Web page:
10 Things You Can Say to Your Local Cemetery to Promote Green Burial
by Lee Webster
“Please consider creating a green burial section in your cemetery where I may be buried without the use of a concrete grave liner.”
“I/We would be happy to help you, including speaking to your board of directors or council, providing educational materials, and sharing information from other cemeteries who have done this.”
“Burial without a concrete grave liner is legal, safe, easily learned, and more desirable to many.”
“There is no one definition of green burial but this is what is important to me: to be in a biodegradable container or shroud, to not have a concrete grave liner, and to not be embalmed. It would also be wonderful if you modified your grounds maintenance practices to be more environmentally friendly.
“There are over 300 green burial sites in the US — nearly half are in existing conventional cemeteries and the rest are separate green cemeteries. Many are under development across the country and in Canada.”
“More and more people, babyboomers especially, are asking for environmentally responsible burial options that reflect their personal values, and you are uniquely qualified to provide them.”
“There are other revenue generating activities that can go along with offering green burial, such as: selling biodegradable products and family-centered services; incorporating multi-use offerings like educational, recreational and community events; or capitalizing on other marketing strategies based on the fact that green burial families are eco-conscious, interested in reducing the carbon footprint of burial, and prefer locally-sourced and made containers and supporting the local economy."
“We know that you and your staff have the interests of families at heart, and this is one more way to help bereaved families. Green burial in a place that matters to them gives families a sense of place that aids in healing.”
“The Green Burial Council offers certification for hybrid cemeteries as well as conservation cemeteries.”
“I regularly speak to my friends and others about green burial and I personally know many people to whom the idea is very appealing. You could be the first in our area to offer green burial.”
10 Things You Can Do to Start Green Burial in Your Community
by Lee Webster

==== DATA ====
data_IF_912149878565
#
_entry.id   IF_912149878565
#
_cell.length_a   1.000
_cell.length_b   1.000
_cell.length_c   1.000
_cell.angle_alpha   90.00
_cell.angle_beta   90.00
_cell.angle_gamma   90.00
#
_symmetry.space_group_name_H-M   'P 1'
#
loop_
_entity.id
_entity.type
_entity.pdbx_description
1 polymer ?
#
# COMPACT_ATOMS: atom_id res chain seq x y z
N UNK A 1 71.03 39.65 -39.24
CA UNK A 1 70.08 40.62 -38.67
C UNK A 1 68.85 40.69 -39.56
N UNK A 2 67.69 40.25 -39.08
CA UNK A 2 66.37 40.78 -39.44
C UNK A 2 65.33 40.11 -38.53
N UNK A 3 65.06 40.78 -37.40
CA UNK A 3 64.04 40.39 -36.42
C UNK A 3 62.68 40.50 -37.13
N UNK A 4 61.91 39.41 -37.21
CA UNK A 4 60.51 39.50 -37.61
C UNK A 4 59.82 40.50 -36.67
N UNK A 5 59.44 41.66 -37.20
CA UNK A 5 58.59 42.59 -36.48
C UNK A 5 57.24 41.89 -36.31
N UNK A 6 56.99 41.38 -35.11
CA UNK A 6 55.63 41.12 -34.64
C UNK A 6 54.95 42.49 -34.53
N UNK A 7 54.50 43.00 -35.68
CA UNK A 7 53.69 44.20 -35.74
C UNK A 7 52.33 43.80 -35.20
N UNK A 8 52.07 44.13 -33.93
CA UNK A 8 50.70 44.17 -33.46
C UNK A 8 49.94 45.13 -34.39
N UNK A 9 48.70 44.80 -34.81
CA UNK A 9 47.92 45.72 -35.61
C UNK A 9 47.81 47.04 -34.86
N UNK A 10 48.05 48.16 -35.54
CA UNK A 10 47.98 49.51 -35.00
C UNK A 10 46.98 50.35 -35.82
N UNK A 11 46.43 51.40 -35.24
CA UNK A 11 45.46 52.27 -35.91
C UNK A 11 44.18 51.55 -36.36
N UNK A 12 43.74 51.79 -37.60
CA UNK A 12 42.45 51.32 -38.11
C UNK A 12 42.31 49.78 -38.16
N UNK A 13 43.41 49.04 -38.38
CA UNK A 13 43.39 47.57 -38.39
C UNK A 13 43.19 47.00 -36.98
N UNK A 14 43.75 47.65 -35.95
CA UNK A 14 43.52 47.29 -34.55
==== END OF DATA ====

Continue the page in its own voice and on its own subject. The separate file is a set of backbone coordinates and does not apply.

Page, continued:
Present the latest Green Cemeteries in the US and Canadalist and explain how many cemeteries, including Catholic, are setting aside green space. The list gives them numbers to call for first-hand information and persuasion. Connect them to each other.
Ask for your cemetery's revenue sheets, particularly their most recent P&Ls. You might be able to do a general revenue stream projection based on what you learn from other green burial hybrid cemeteries. Find out what they charge for interment and then remember to compare by separating out the charges to get the true apples-to-apples comparison on costs. Suggest that they can charge a small amount when any divot occurs to bring in additional soil to fill the hole.
Provide Green Burial Council Photo Gallerythat demonstrates the simplicity of the burial process to help quell the unfounded safety fears they have re: falling through rotting coffin tops and wild animal raids.
Ask your state Attorney General to write a letter confirming the legality of dispensing with concrete and plastic vaults.
Add a sense-of-the-meeting item to your next community-wide government meeting. Do your homework and educate key people in the community who will attend, along with officials who will be there, and seek consensus to form an exploratory committee to begin a grassroots effort.
For that matter, just form a group and start getting in the public eye. The key is to educate the public.
Educate your church Social Justice Committee and get them to connect with other groups in your area to take up the cause. They’re experienced in challenging the norm.
Contact the environmental science, nursing, and counseling programs and death and dying classes at your local college or university and offer to guest lecture.
Contact your local library to schedule a presentation about green burial and alternative after-death practices either on your own or as part of a library-sponsored series.